Yes, I’m serious…
If you don’t want to read any spoilers, STOP READING NOW!! YOU’VE BEEN WARNED!
Endgame starts with everyone brooding, trying to figure out either how to fix what Thanos did or how to deal with the aftermath of half of the population gone. Our heroes’ solution? One that is very disappointing…
Ah yes, the solution to everything, go back in time and fix it. Thanos used some sort of Infinity Stone Inception where the Infinity Stones destroyed themselves.
Marvel’s rules of time travel are different than Back to the Future. And if you don’t realize the rules are different, they insert several jokes to make sure the audience knows. Anything our heroes do in the past is really the hero’s future, so they can’t change the past. But, they can bring things from the past as long as they promise to return them to the moment they took them. So, they spent 20 seconds on coming up with the name Time Heist and set up 3 separate teams to go back in time and grab the infinity stones.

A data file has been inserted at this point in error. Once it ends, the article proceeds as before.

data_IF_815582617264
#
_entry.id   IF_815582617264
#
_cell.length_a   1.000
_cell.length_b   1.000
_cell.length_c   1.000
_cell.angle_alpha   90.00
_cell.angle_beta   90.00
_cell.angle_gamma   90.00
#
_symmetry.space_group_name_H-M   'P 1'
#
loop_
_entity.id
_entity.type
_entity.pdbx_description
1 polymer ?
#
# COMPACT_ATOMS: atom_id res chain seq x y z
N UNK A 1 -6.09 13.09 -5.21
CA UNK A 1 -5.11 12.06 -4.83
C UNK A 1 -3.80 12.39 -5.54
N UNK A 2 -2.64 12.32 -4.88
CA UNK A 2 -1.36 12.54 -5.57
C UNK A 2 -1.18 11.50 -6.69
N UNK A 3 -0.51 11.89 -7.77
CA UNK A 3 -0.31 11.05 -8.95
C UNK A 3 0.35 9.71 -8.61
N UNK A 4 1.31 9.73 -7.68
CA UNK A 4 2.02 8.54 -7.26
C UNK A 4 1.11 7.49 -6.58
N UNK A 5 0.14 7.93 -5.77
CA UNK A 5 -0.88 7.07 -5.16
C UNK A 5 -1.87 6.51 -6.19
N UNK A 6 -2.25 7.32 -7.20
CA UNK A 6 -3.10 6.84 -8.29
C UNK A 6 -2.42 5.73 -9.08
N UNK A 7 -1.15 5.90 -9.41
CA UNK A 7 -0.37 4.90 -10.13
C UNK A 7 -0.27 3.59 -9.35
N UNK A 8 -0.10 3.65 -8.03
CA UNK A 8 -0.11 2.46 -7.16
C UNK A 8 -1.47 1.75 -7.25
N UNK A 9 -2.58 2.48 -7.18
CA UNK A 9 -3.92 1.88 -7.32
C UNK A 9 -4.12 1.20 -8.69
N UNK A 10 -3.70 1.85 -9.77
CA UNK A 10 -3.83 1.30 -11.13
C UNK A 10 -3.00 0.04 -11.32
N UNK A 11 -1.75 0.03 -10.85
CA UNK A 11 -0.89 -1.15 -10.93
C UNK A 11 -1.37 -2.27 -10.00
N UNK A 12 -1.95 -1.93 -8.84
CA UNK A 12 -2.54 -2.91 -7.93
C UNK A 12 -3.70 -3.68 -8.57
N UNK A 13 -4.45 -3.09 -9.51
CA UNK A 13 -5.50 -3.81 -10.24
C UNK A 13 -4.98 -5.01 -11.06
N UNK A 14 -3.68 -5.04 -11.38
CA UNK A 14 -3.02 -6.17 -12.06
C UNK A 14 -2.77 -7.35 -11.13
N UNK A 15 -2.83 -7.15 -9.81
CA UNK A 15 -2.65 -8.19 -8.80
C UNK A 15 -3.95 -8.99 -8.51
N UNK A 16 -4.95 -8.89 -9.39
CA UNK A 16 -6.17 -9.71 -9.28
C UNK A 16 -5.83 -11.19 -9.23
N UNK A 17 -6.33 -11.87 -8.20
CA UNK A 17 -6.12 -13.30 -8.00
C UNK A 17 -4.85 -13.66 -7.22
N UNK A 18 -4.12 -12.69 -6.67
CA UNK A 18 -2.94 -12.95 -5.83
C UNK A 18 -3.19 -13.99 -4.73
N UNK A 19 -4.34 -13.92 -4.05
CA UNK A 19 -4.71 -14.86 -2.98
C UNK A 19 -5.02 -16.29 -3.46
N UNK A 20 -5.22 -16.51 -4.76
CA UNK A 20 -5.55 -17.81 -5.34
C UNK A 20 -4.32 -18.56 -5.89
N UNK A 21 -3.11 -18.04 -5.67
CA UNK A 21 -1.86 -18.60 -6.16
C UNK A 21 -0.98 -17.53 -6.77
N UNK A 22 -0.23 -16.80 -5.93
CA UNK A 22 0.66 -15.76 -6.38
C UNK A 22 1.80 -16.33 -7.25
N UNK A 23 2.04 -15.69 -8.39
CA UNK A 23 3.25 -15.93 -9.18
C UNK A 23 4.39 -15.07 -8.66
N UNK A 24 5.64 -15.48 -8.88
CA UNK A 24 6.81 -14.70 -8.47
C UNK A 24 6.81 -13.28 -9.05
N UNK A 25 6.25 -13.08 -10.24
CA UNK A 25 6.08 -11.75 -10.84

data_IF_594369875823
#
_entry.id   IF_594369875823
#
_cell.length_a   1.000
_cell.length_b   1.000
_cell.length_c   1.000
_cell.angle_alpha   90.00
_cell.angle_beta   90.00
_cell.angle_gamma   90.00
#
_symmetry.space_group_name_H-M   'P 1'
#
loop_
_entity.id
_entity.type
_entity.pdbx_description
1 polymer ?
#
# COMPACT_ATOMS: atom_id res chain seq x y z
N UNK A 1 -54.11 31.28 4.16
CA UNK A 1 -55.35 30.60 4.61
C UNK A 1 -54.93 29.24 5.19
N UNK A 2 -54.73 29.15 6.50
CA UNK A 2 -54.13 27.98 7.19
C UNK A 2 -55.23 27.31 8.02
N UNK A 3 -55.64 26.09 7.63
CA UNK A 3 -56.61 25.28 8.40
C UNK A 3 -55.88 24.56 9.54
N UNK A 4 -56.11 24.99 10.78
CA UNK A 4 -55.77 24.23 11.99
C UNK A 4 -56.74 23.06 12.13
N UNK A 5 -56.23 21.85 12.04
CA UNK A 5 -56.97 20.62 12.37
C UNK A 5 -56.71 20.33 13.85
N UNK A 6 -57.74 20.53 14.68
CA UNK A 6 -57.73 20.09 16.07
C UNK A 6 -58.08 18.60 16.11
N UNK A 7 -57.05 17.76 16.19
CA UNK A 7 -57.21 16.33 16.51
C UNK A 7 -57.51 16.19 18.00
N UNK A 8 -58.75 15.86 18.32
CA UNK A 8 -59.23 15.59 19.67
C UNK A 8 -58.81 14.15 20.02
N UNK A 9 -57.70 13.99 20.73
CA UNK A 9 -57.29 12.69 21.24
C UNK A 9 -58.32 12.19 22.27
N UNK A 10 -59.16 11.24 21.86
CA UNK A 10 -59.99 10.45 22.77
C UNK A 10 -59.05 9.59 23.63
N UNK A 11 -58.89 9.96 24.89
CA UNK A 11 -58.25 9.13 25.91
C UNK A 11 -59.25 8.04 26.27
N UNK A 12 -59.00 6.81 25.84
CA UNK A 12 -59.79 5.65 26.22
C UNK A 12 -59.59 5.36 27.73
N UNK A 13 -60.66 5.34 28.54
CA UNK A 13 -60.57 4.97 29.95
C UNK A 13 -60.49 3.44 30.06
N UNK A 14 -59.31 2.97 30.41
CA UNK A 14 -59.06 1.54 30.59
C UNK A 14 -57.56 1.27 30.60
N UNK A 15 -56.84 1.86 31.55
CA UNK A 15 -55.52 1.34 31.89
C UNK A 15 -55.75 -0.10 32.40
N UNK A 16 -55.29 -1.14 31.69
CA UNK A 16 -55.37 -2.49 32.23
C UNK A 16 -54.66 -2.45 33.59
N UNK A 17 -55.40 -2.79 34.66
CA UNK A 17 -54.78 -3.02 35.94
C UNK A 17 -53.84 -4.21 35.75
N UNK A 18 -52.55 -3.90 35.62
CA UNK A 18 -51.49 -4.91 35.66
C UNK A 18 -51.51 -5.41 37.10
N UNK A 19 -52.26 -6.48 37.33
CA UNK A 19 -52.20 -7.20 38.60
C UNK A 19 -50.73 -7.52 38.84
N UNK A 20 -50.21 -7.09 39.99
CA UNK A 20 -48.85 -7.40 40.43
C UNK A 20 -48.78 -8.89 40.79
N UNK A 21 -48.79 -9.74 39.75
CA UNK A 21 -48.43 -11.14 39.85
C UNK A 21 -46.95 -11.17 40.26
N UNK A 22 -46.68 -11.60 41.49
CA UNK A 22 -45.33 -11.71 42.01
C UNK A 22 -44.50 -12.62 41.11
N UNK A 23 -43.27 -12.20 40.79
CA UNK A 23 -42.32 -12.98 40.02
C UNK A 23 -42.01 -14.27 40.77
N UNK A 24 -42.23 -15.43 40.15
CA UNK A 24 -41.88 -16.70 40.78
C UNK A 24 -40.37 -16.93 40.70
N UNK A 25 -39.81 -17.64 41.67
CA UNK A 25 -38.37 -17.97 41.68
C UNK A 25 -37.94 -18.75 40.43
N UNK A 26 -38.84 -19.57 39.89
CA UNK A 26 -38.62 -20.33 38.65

The teams travel back in time, hilarity ensues, and they return to the present to make their own Infinity Gauntlet and snap everyone back. But, it’s been five years, so they have to make sure that nothing currently changes in the present since Tony now has a daughter. This also means that people will be snapped back and have the grief of loved ones who have died in the past 5 years, but lets not dwell on their grief.
Thanos 2014 finds out about the time travel, and brings his ship to the present. Professor Hulk by this time has snapped everyone back, but Thanos is bound determined to snap again, this time removing the memory of all of the people so no one will try to undo his purge.
Because it is a super hero movie, we have to have a battle that makes the massive LotR battles look small, with what appears of hundreds of thousands of people fighting each other in upstate New York. And this is where the movie falls off the rails. The fan service is strong, the movie has to show Cap not only wielding Mjolnir like a norse god, but he can also bring the lightening. Every fight is created not to move the story along, but to give the audience something to cheer about, hitting you over the head again and again.